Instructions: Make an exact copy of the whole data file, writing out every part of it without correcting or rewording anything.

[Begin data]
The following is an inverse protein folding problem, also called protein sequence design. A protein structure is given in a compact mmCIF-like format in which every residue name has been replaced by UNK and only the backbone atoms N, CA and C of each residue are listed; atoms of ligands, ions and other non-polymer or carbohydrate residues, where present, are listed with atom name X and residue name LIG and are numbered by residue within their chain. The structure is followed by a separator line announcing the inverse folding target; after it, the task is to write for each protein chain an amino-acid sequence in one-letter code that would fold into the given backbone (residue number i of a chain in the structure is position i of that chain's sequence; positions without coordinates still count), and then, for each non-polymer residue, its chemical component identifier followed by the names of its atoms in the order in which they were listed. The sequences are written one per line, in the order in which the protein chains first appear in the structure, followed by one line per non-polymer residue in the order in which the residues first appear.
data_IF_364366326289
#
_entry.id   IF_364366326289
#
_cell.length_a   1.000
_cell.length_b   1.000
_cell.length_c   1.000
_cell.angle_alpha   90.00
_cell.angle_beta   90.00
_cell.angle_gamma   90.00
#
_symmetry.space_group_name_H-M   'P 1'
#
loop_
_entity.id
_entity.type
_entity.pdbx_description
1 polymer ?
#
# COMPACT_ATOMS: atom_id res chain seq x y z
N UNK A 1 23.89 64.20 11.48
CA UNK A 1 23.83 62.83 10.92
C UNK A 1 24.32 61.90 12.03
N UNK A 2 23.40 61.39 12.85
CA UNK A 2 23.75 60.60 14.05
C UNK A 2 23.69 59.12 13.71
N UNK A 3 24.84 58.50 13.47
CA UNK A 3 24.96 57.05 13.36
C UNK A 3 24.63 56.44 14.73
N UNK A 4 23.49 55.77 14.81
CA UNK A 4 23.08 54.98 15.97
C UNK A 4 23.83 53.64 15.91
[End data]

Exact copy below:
The following is an inverse protein folding problem, also called protein sequence design. A protein structure is given in a compact mmCIF-like format in which every residue name has been replaced by UNK and only the backbone atoms N, CA and C of each residue are listed; atoms of ligands, ions and other non-polymer or carbohydrate residues, where present, are listed with atom name X and residue name LIG and are numbered by residue within their chain. The structure is followed by a separator line announcing the inverse folding target; after it, the task is to write for each protein chain an amino-acid sequence in one-letter code that would fold into the given backbone (residue number i of a chain in the structure is position i of that chain's sequence; positions without coordinates still count), and then, for each non-polymer residue, its chemical component identifier followed by the names of its atoms in the order in which they were listed. The sequences are written one per line, in the order in which the protein chains first appear in the structure, followed by one line per non-polymer residue in the order in which the residues first appear.
data_IF_364366326289
#
_entry.id   IF_364366326289
#
_cell.length_a   1.000
_cell.length_b   1.000
_cell.length_c   1.000
_cell.angle_alpha   90.00
_cell.angle_beta   90.00
_cell.angle_gamma   90.00
#
_symmetry.space_group_name_H-M   'P 1'
#
loop_
_entity.id
_entity.type
_entity.pdbx_description
1 polymer ?
#
# COMPACT_ATOMS: atom_id res chain seq x y z
N UNK A 1 23.89 64.20 11.48
CA UNK A 1 23.83 62.83 10.92
C UNK A 1 24.32 61.90 12.03
N UNK A 2 23.40 61.39 12.85
CA UNK A 2 23.75 60.60 14.05
C UNK A 2 23.69 59.12 13.71
N UNK A 3 24.84 58.50 13.47
CA UNK A 3 24.96 57.05 13.36
C UNK A 3 24.63 56.44 14.73
N UNK A 4 23.49 55.77 14.81
CA UNK A 4 23.08 54.98 15.97
C UNK A 4 23.83 53.64 15.91